Mockumentaries are a dime a dozen. They have to tow the fine line between informative and parody without being over the top and just turning into a compilation of cheesy lines and dead-panning into the camera. The topic has to also be one that hasn’t been done to death. What We Do in the Shadows breathes refreshing life into the undead (and rather overdone) topic of vampires and other occult creatures.
Every year, we are subjected to a film about vampires, or some other vampiric abomination. This year is no different, except that these vampires you may know all too well. Writing/directing duo Jermaine Clement & Taika Waititi bring us this new take on vampires in a society that is so over-saturated with bad incarnations of them. The mockumentary style helps give the film a much less serious “Interview with the Vampire” feel, that instead of focusing solely on the past, glances into how they would be integrated into modern day society.
Not only that, but we are given a feel for how different interpretations of a vampire each interact in a world with their specific/stereotypical mannerisms. Nosferatu and Dracula are only some of the different archetypes used. The main focus is not just how they are surviving in the technological age, but also how they are surviving and coexisting in a society that fetishizes/romanticizes vampirism. Of course, in a society where vampires exist, some of our other favorite occult creatures must be around. I’m talking about werewolves, witches, warlocks and of course other fellow undead-ians like zombies.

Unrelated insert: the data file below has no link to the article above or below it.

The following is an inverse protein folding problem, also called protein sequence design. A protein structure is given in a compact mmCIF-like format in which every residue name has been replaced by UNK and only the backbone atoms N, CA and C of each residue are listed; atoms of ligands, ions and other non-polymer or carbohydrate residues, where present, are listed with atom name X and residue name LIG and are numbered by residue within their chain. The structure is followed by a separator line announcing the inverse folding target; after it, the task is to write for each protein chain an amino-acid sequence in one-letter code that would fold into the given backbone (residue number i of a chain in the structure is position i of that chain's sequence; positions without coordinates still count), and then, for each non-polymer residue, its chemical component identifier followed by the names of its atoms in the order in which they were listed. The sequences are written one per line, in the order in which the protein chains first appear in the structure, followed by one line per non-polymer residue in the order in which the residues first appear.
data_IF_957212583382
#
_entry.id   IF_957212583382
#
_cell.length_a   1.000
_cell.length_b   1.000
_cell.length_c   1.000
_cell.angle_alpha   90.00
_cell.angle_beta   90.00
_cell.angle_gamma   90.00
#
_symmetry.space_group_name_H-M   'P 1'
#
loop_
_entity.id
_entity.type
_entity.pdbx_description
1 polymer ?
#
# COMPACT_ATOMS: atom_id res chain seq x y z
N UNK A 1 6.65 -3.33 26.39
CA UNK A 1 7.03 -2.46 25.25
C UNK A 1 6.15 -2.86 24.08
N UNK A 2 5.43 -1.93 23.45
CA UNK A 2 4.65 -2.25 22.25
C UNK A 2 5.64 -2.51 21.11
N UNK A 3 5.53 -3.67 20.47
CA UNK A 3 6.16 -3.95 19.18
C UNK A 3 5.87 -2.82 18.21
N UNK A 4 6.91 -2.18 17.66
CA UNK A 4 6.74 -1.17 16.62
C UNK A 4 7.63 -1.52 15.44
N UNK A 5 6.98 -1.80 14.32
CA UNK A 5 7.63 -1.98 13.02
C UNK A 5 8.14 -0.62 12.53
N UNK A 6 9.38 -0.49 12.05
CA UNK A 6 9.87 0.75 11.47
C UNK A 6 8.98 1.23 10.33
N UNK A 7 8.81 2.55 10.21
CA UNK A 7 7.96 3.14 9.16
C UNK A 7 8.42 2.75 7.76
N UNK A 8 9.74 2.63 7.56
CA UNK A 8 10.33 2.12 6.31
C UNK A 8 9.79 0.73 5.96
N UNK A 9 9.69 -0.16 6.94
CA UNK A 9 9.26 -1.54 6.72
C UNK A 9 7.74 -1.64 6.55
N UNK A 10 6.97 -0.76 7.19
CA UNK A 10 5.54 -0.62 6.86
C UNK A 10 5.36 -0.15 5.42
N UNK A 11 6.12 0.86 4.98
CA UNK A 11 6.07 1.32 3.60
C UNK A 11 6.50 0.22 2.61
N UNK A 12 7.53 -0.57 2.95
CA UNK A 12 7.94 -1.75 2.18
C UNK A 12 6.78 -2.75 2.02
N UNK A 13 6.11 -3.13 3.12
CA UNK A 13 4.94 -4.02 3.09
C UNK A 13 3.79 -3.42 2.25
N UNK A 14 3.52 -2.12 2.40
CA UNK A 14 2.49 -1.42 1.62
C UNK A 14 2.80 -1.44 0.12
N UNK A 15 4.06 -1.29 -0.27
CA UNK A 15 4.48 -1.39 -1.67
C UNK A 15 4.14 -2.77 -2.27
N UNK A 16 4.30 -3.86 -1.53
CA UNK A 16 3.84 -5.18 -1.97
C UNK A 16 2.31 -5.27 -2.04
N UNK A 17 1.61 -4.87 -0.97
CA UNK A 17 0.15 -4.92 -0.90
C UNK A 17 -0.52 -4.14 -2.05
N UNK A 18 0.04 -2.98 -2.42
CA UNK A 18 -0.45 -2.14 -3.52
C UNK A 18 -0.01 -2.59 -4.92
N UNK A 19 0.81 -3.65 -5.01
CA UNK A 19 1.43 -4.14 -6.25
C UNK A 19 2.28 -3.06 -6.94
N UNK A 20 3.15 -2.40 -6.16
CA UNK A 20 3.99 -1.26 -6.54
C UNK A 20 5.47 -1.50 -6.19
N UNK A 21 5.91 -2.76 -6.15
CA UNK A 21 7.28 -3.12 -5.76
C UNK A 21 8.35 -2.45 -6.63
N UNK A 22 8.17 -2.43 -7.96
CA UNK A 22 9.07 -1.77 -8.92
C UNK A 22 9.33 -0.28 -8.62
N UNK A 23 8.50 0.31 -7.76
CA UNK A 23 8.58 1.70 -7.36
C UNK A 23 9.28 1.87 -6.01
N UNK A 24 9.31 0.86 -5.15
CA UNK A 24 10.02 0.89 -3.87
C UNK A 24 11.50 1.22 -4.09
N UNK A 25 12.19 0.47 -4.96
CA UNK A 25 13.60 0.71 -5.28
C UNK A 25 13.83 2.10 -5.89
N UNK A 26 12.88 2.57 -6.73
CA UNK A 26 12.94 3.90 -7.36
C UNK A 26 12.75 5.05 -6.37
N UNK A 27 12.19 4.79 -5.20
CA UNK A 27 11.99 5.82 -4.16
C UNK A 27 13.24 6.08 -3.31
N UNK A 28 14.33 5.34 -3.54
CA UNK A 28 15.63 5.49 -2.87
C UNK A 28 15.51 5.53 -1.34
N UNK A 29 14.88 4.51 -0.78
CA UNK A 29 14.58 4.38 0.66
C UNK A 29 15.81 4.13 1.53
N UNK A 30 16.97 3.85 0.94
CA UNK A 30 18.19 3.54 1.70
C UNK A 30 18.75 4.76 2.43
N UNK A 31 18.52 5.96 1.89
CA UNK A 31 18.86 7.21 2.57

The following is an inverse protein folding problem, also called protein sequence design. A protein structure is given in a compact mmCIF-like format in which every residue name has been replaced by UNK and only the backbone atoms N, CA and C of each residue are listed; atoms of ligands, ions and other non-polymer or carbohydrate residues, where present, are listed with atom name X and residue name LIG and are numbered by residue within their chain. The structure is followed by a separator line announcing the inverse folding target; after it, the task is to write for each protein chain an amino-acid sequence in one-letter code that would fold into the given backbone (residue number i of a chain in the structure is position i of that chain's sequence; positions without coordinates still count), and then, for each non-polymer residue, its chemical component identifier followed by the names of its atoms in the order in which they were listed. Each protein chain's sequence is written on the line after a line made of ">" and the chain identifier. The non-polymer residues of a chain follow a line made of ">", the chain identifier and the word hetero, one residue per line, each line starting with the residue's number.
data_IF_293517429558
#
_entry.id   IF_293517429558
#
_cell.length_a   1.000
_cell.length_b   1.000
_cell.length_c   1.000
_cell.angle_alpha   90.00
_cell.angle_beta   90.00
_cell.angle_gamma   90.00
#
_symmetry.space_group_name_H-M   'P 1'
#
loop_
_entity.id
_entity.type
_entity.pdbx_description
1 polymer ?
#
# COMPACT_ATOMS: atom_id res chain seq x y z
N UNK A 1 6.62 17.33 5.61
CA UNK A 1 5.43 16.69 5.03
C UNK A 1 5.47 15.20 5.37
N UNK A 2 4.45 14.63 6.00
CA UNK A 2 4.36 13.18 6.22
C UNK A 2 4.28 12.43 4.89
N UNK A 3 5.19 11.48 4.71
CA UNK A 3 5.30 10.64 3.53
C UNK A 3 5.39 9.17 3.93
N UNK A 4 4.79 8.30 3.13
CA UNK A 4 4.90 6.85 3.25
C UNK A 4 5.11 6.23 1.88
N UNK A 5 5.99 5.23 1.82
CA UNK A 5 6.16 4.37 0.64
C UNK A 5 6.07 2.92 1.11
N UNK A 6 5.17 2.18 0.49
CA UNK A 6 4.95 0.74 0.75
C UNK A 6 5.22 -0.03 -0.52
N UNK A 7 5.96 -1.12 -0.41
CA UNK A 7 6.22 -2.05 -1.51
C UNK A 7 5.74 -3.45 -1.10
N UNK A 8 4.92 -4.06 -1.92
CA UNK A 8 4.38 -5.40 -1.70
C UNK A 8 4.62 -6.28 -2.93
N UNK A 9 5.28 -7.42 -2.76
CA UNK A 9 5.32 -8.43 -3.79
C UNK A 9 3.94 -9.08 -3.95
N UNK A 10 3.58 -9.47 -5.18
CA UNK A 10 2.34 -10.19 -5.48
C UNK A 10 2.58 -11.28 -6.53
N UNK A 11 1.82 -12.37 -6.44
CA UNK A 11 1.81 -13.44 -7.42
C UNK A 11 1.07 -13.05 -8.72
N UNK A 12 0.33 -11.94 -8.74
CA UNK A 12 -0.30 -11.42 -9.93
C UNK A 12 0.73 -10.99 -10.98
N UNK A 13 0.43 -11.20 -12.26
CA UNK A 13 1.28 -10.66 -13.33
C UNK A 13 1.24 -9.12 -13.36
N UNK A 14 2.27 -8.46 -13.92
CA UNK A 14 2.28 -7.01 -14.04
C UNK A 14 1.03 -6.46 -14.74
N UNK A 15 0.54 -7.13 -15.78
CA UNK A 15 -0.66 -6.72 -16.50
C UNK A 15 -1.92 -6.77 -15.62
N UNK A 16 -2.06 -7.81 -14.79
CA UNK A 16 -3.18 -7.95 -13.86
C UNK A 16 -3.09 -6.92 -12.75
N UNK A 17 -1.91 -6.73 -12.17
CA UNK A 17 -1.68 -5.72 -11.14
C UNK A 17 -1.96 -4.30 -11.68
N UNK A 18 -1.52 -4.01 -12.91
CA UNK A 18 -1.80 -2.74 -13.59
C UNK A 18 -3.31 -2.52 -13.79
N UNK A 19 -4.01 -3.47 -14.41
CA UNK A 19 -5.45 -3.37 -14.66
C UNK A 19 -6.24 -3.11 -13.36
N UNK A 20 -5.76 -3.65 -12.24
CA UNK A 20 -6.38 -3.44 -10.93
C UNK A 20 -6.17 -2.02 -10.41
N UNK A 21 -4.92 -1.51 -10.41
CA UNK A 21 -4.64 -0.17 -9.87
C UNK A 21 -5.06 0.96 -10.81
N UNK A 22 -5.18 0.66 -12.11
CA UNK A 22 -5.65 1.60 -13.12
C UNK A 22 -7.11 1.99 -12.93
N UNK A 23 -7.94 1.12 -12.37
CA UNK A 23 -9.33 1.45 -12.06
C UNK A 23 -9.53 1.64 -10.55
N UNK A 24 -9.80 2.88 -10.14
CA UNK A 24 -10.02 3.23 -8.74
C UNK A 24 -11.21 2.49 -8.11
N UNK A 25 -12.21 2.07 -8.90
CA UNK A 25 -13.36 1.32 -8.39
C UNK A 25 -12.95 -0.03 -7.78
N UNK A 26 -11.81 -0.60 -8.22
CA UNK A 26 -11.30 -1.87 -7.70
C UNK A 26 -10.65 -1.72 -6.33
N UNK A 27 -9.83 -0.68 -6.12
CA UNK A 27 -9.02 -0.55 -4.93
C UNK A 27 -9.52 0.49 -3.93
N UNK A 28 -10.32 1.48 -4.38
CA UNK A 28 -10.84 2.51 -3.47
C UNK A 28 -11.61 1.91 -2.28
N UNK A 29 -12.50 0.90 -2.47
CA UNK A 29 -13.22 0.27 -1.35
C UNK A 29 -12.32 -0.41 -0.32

What We Do in the Shadows is more clever than it has any right to be. It addresses every cliché you have come to expect from films about vampires, but it also honestly acknowledges the humorous aspects of the mythology. Something as simple as waking up from an alarm clock and very cautiously/frightfully opening the curtain and hoping there is no sunlight. The writer/director team of Jemaine Clement and Taika Waititi show us that they can still deliver on the comedic front like they did in the hit show Flight of the Concords. They perfectly compliment each other with Clement having greater writing experience, and Waititi having more directorial work. Aside from being the prime choices to pen and lead this film, they also made the risky decision of starring in it, which completely paid of in the end. For fans of their previous works, there are also plenty of nods and a few familiar faces.
Nothing is worse than the Young Adult romanticization, and overall de-fanging, of one of the most iconic creatures in horror society. What We Do in the Shadows is a stark reminder of what it truly means to be a vampire, and if such creatures exist, how they really would be spending their time (instead of stalking high schools like some unnamed, popular series). With its smart fiction and sound reasoning, this dark comedy brings back a breed that has until now, become domesticated and tame. I’d like to welcome back the vampires I’ve grown up with. Please don’t eat me.
RATING: ★★★★★★★★★(9/10 stars)
In Select Theaters Now. Find them here!